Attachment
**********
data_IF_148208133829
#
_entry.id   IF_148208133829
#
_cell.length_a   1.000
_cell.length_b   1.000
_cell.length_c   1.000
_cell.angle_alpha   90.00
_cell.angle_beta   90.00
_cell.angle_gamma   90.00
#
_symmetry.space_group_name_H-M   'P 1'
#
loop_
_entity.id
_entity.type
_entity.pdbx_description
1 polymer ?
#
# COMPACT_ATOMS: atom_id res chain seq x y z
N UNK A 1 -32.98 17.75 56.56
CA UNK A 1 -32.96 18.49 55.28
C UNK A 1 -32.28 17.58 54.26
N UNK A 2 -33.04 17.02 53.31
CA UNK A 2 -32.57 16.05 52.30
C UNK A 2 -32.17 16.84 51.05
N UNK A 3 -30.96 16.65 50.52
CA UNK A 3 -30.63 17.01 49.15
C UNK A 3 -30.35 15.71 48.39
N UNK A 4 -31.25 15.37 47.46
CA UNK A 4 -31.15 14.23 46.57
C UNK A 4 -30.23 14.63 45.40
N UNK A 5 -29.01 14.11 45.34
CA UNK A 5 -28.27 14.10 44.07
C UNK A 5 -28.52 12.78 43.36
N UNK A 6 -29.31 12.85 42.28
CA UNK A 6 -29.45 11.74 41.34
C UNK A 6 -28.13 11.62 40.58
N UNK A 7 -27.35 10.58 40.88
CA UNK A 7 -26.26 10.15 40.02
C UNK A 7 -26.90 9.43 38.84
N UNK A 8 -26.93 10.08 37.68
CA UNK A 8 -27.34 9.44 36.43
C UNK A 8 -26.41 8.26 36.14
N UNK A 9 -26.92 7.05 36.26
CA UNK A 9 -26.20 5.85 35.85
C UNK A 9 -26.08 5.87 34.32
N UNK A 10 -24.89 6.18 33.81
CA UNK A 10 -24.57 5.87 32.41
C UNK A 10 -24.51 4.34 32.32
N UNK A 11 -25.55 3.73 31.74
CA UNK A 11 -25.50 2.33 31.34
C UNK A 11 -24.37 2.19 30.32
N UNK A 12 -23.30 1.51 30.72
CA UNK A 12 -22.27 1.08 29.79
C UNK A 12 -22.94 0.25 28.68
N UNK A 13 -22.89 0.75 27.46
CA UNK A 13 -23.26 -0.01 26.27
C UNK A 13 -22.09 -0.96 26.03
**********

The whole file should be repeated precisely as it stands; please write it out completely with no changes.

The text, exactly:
data_IF_148208133829
#
_entry.id   IF_148208133829
#
_cell.length_a   1.000
_cell.length_b   1.000
_cell.length_c   1.000
_cell.angle_alpha   90.00
_cell.angle_beta   90.00
_cell.angle_gamma   90.00
#
_symmetry.space_group_name_H-M   'P 1'
#
loop_
_entity.id
_entity.type
_entity.pdbx_description
1 polymer ?
#
# COMPACT_ATOMS: atom_id res chain seq x y z
N UNK A 1 -32.98 17.75 56.56
CA UNK A 1 -32.96 18.49 55.28
C UNK A 1 -32.28 17.58 54.26
N UNK A 2 -33.04 17.02 53.31
CA UNK A 2 -32.57 16.05 52.30
C UNK A 2 -32.17 16.84 51.05
N UNK A 3 -30.96 16.65 50.52
CA UNK A 3 -30.63 17.01 49.15
C UNK A 3 -30.35 15.71 48.39
N UNK A 4 -31.25 15.37 47.46
CA UNK A 4 -31.15 14.23 46.57
C UNK A 4 -30.23 14.63 45.40
N UNK A 5 -29.01 14.11 45.34
CA UNK A 5 -28.27 14.10 44.07
C UNK A 5 -28.52 12.78 43.36
N UNK A 6 -29.31 12.85 42.28
CA UNK A 6 -29.45 11.74 41.34
C UNK A 6 -28.13 11.62 40.58
N UNK A 7 -27.35 10.58 40.88
CA UNK A 7 -26.26 10.15 40.02
C UNK A 7 -26.90 9.43 38.84
N UNK A 8 -26.93 10.08 37.68
CA UNK A 8 -27.34 9.44 36.43
C UNK A 8 -26.41 8.26 36.14
N UNK A 9 -26.92 7.05 36.26
CA UNK A 9 -26.20 5.85 35.85
C UNK A 9 -26.08 5.87 34.32
N UNK A 10 -24.89 6.18 33.81
CA UNK A 10 -24.57 5.87 32.41
C UNK A 10 -24.51 4.34 32.32
N UNK A 11 -25.55 3.73 31.74
CA UNK A 11 -25.50 2.33 31.34
C UNK A 11 -24.37 2.19 30.32
N UNK A 12 -23.30 1.51 30.72
CA UNK A 12 -22.27 1.08 29.79
C UNK A 12 -22.94 0.25 28.68
N UNK A 13 -22.89 0.75 27.46
CA UNK A 13 -23.26 -0.01 26.27
C UNK A 13 -22.09 -0.96 26.03